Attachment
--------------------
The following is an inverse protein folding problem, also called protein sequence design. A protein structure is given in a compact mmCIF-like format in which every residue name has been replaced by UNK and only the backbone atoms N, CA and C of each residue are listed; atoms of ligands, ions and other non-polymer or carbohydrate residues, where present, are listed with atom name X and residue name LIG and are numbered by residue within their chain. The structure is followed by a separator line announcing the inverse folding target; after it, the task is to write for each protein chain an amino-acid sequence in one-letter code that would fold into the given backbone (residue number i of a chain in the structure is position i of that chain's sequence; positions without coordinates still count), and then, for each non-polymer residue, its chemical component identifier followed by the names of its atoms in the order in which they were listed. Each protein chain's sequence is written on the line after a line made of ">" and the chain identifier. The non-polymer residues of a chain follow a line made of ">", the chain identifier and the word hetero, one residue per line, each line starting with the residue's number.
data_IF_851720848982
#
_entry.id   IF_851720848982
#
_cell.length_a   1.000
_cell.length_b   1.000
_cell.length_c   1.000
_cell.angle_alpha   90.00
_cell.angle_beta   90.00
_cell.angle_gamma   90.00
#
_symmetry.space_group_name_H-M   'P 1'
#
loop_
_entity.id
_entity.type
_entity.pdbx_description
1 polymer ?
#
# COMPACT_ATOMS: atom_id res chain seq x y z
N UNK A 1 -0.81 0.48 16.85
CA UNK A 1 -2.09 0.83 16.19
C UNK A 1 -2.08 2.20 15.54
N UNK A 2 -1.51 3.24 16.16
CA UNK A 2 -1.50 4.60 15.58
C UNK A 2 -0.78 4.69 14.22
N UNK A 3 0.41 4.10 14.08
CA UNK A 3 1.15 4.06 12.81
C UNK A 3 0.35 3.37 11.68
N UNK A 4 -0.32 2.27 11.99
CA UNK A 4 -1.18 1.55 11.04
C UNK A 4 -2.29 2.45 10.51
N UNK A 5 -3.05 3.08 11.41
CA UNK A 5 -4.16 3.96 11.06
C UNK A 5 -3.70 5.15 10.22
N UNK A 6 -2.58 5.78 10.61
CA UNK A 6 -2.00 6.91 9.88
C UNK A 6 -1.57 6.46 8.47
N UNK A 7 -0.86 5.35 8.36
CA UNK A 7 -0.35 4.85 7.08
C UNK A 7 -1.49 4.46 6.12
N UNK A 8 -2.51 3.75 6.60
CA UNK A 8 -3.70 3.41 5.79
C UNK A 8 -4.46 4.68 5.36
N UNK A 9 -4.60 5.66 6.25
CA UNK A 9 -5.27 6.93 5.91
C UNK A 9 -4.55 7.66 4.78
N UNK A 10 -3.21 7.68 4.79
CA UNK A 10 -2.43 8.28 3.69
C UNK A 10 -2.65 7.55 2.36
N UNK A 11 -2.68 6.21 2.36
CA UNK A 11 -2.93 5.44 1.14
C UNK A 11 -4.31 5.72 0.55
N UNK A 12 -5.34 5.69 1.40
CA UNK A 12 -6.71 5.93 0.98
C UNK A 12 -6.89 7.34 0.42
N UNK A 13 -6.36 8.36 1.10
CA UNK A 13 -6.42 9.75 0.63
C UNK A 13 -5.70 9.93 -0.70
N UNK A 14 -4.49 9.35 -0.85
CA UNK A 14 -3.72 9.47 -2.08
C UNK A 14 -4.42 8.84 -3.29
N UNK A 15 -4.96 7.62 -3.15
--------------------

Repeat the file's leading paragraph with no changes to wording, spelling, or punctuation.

The following is an inverse protein folding problem, also called protein sequence design. A protein structure is given in a compact mmCIF-like format in which every residue name has been replaced by UNK and only the backbone atoms N, CA and C of each residue are listed; atoms of ligands, ions and other non-polymer or carbohydrate residues, where present, are listed with atom name X and residue name LIG and are numbered by residue within their chain. The structure is followed by a separator line announcing the inverse folding target; after it, the task is to write for each protein chain an amino-acid sequence in one-letter code that would fold into the given backbone (residue number i of a chain in the structure is position i of that chain's sequence; positions without coordinates still count), and then, for each non-polymer residue, its chemical component identifier followed by the names of its atoms in the order in which they were listed. Each protein chain's sequence is written on the line after a line made of ">" and the chain identifier. The non-polymer residues of a chain follow a line made of ">", the chain identifier and the word hetero, one residue per line, each line starting with the residue's number.